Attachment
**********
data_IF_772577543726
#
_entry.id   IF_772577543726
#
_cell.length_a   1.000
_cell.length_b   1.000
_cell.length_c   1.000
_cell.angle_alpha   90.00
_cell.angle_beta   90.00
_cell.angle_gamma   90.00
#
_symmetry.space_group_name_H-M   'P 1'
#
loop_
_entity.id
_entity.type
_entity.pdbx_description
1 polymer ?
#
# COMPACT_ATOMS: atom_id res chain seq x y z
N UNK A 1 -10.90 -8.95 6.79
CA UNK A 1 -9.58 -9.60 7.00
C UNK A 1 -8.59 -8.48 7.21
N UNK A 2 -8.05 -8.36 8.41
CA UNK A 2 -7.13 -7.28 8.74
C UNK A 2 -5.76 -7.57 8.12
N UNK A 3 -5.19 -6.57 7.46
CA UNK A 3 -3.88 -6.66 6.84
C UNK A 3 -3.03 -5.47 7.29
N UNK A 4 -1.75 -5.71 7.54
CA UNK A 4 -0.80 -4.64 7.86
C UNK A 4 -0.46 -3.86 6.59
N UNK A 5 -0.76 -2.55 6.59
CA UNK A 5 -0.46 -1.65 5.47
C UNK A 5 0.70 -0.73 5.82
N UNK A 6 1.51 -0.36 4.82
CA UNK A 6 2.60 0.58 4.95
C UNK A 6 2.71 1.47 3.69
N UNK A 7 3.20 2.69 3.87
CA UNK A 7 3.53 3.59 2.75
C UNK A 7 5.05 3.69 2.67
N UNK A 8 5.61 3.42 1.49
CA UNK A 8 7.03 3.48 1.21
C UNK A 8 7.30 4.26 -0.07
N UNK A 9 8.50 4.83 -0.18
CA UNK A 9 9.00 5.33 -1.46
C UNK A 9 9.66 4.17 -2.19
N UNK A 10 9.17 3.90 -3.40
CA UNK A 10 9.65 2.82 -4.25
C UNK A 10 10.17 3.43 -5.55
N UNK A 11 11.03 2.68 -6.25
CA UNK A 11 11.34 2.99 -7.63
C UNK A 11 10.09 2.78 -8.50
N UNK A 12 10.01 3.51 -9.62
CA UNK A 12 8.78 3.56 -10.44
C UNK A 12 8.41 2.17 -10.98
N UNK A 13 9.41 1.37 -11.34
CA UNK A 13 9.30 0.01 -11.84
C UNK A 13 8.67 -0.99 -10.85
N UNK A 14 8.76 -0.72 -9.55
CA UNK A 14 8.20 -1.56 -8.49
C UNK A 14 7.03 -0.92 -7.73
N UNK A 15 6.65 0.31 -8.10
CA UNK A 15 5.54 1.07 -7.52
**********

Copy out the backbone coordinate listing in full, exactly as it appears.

data_IF_772577543726
#
_entry.id   IF_772577543726
#
_cell.length_a   1.000
_cell.length_b   1.000
_cell.length_c   1.000
_cell.angle_alpha   90.00
_cell.angle_beta   90.00
_cell.angle_gamma   90.00
#
_symmetry.space_group_name_H-M   'P 1'
#
loop_
_entity.id
_entity.type
_entity.pdbx_description
1 polymer ?
#
# COMPACT_ATOMS: atom_id res chain seq x y z
N UNK A 1 -10.90 -8.95 6.79
CA UNK A 1 -9.58 -9.60 7.00
C UNK A 1 -8.59 -8.48 7.21
N UNK A 2 -8.05 -8.36 8.41
CA UNK A 2 -7.13 -7.28 8.74
C UNK A 2 -5.76 -7.57 8.12
N UNK A 3 -5.19 -6.57 7.46
CA UNK A 3 -3.88 -6.66 6.84
C UNK A 3 -3.03 -5.47 7.29
N UNK A 4 -1.75 -5.71 7.54
CA UNK A 4 -0.80 -4.64 7.86
C UNK A 4 -0.46 -3.86 6.59
N UNK A 5 -0.76 -2.55 6.59
CA UNK A 5 -0.46 -1.65 5.47
C UNK A 5 0.70 -0.73 5.82
N UNK A 6 1.51 -0.36 4.82
CA UNK A 6 2.60 0.58 4.95
C UNK A 6 2.71 1.47 3.69
N UNK A 7 3.20 2.69 3.87
CA UNK A 7 3.53 3.59 2.75
C UNK A 7 5.05 3.69 2.67
N UNK A 8 5.61 3.42 1.49
CA UNK A 8 7.03 3.48 1.21
C UNK A 8 7.30 4.26 -0.07
N UNK A 9 8.50 4.83 -0.18
CA UNK A 9 9.00 5.33 -1.46
C UNK A 9 9.66 4.17 -2.19
N UNK A 10 9.17 3.90 -3.40
CA UNK A 10 9.65 2.82 -4.25
C UNK A 10 10.17 3.43 -5.55
N UNK A 11 11.03 2.68 -6.25
CA UNK A 11 11.34 2.99 -7.63
C UNK A 11 10.09 2.78 -8.50
N UNK A 12 10.01 3.51 -9.62
CA UNK A 12 8.78 3.56 -10.44
C UNK A 12 8.41 2.17 -10.98
N UNK A 13 9.41 1.37 -11.34
CA UNK A 13 9.30 0.01 -11.84
C UNK A 13 8.67 -0.99 -10.85
N UNK A 14 8.76 -0.72 -9.55
CA UNK A 14 8.20 -1.56 -8.49
C UNK A 14 7.03 -0.92 -7.73
N UNK A 15 6.65 0.31 -8.10
CA UNK A 15 5.54 1.07 -7.52